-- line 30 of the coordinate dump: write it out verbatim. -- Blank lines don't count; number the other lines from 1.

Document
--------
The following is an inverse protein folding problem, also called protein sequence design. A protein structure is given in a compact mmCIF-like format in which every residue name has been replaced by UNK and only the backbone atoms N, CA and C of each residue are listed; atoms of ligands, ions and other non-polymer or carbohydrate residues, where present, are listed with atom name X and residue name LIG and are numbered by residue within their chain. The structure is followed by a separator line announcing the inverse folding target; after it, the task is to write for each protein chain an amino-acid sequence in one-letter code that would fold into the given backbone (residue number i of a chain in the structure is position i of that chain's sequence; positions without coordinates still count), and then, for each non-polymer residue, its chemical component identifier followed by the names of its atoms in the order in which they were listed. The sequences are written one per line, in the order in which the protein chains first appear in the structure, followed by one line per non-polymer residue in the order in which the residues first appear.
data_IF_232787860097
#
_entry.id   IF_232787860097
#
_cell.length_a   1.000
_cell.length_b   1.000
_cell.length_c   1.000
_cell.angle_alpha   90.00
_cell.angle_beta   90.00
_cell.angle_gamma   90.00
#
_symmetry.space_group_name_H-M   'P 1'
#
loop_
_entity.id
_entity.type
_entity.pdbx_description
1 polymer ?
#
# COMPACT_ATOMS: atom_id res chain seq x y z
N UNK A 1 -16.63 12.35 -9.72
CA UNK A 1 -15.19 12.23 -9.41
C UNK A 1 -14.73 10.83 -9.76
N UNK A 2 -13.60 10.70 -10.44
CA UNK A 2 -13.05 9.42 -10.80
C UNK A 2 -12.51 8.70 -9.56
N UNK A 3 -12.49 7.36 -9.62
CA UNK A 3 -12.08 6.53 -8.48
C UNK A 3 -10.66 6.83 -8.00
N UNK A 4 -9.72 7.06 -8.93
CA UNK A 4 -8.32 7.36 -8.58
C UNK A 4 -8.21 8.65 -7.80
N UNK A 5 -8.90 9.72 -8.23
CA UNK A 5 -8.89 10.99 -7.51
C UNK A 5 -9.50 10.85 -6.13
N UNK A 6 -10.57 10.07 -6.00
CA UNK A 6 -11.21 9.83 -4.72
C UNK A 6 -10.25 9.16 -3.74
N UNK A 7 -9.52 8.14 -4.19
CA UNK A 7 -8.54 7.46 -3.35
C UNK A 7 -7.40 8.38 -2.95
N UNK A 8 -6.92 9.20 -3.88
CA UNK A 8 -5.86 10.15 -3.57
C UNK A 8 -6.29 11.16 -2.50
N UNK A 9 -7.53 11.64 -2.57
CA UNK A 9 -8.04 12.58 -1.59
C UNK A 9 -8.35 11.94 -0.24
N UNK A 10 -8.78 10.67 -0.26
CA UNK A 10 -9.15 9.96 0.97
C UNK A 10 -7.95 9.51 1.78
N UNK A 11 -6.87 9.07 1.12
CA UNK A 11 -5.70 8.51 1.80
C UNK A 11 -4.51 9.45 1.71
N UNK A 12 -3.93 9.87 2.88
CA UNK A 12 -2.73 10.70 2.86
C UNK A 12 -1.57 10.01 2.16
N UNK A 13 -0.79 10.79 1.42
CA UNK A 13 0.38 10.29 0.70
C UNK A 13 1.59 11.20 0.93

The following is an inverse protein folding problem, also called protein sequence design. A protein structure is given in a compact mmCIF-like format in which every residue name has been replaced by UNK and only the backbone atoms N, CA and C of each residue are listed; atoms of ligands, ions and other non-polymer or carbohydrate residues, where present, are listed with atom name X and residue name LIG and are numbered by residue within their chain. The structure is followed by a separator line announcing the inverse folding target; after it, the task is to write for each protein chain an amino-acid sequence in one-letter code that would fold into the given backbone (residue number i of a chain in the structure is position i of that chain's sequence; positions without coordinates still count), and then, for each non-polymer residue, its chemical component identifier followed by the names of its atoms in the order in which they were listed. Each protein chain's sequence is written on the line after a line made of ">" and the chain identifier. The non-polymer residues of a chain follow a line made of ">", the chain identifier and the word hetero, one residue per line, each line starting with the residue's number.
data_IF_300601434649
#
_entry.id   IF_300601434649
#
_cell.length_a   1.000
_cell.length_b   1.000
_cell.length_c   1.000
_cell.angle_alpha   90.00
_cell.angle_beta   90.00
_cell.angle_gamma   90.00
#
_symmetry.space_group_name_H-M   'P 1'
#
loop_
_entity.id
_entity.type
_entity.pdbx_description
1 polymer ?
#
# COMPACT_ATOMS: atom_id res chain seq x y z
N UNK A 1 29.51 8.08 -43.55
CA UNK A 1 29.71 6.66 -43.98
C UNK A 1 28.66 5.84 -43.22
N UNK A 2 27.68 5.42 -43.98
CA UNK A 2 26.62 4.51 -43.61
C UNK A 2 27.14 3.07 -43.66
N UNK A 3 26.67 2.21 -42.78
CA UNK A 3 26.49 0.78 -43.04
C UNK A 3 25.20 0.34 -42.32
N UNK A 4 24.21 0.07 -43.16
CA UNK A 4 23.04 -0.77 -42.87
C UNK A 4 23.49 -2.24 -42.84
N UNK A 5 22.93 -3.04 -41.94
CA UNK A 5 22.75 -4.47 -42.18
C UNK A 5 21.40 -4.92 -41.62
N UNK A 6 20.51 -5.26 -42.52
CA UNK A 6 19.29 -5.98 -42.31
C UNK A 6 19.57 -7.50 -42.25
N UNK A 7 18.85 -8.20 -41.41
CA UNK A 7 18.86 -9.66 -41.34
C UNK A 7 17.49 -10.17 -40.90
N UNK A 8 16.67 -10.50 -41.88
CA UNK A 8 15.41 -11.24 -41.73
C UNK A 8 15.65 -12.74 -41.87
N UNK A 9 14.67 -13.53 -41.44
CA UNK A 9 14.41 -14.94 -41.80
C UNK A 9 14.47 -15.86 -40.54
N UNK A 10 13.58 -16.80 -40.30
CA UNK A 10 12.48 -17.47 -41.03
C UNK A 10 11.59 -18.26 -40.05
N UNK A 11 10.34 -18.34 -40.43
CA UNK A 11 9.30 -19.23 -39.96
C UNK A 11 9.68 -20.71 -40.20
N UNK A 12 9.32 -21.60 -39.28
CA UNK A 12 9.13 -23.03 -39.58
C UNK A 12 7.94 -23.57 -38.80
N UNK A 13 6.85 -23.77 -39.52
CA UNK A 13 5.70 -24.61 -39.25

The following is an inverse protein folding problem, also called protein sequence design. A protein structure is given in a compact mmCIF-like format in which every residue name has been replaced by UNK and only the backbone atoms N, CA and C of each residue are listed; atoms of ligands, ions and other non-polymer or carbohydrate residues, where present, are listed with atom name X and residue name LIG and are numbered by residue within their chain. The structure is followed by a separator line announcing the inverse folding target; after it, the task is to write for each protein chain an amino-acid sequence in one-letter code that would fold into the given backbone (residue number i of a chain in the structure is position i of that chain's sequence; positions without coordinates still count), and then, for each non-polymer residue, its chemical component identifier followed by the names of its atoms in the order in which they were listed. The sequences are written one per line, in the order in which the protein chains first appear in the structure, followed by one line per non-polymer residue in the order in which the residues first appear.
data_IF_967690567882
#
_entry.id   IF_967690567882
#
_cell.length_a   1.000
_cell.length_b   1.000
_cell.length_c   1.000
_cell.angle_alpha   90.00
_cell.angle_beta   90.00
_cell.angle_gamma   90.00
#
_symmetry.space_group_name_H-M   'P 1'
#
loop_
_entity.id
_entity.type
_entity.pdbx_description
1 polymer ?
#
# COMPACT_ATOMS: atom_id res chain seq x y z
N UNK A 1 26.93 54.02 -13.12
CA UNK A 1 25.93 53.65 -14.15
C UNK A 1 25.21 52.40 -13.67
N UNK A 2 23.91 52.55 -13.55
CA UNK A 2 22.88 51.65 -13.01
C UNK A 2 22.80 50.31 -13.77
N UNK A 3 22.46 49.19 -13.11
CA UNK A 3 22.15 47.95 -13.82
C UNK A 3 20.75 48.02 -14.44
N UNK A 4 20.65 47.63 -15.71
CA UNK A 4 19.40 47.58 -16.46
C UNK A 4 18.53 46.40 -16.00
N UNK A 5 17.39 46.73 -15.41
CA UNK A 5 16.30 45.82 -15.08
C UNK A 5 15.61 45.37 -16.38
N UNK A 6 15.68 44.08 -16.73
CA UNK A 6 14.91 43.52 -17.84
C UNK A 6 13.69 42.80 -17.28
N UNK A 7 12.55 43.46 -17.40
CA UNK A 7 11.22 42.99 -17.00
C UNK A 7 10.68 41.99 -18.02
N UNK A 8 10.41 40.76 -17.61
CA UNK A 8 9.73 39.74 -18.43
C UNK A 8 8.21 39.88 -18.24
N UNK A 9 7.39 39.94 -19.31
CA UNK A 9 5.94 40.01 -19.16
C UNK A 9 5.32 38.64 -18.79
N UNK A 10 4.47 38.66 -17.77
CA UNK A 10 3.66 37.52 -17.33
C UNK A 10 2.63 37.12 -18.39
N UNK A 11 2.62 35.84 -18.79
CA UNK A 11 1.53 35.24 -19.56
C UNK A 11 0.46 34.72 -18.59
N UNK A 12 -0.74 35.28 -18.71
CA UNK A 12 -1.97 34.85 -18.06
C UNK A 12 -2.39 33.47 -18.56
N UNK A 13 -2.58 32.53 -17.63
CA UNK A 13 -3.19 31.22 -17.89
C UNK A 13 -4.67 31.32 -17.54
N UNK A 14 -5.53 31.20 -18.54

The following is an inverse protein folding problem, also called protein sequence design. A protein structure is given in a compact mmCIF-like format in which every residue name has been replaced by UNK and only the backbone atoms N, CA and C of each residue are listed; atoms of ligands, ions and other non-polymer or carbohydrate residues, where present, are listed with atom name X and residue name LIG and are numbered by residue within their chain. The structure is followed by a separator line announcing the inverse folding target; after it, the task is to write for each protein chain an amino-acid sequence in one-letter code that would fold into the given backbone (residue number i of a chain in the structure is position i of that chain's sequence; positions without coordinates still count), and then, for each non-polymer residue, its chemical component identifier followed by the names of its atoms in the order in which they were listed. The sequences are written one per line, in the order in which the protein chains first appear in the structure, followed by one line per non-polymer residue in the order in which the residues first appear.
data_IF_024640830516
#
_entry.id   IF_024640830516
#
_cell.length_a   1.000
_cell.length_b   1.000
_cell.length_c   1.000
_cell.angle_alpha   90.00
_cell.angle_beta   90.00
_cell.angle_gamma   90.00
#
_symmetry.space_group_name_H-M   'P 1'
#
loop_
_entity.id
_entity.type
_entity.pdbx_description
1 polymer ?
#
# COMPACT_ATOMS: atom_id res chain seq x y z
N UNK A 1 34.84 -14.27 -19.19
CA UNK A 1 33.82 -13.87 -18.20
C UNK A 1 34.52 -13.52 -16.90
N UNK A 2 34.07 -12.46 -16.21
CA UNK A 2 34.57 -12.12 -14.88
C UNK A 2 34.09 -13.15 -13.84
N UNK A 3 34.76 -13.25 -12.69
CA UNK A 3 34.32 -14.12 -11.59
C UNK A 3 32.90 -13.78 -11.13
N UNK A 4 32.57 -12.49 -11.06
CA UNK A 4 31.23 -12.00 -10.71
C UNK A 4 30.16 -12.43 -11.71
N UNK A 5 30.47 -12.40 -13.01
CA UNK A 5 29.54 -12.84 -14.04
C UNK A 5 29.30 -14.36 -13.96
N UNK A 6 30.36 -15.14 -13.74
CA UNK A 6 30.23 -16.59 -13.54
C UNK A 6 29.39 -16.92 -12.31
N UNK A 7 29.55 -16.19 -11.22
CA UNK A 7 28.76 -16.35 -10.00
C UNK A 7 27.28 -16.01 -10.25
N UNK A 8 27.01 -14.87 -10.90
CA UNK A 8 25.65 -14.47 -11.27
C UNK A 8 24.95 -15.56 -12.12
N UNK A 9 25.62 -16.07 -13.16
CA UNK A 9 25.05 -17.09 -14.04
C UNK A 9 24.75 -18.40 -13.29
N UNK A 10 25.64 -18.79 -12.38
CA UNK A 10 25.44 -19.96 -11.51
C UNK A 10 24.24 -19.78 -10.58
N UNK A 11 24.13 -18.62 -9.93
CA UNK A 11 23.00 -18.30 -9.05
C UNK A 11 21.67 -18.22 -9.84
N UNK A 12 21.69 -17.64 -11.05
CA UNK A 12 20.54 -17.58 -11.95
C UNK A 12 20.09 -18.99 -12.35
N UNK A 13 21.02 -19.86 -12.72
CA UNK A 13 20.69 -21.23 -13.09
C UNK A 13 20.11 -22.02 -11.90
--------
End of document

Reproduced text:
C UNK A 3 -10.66 6.83 -8.00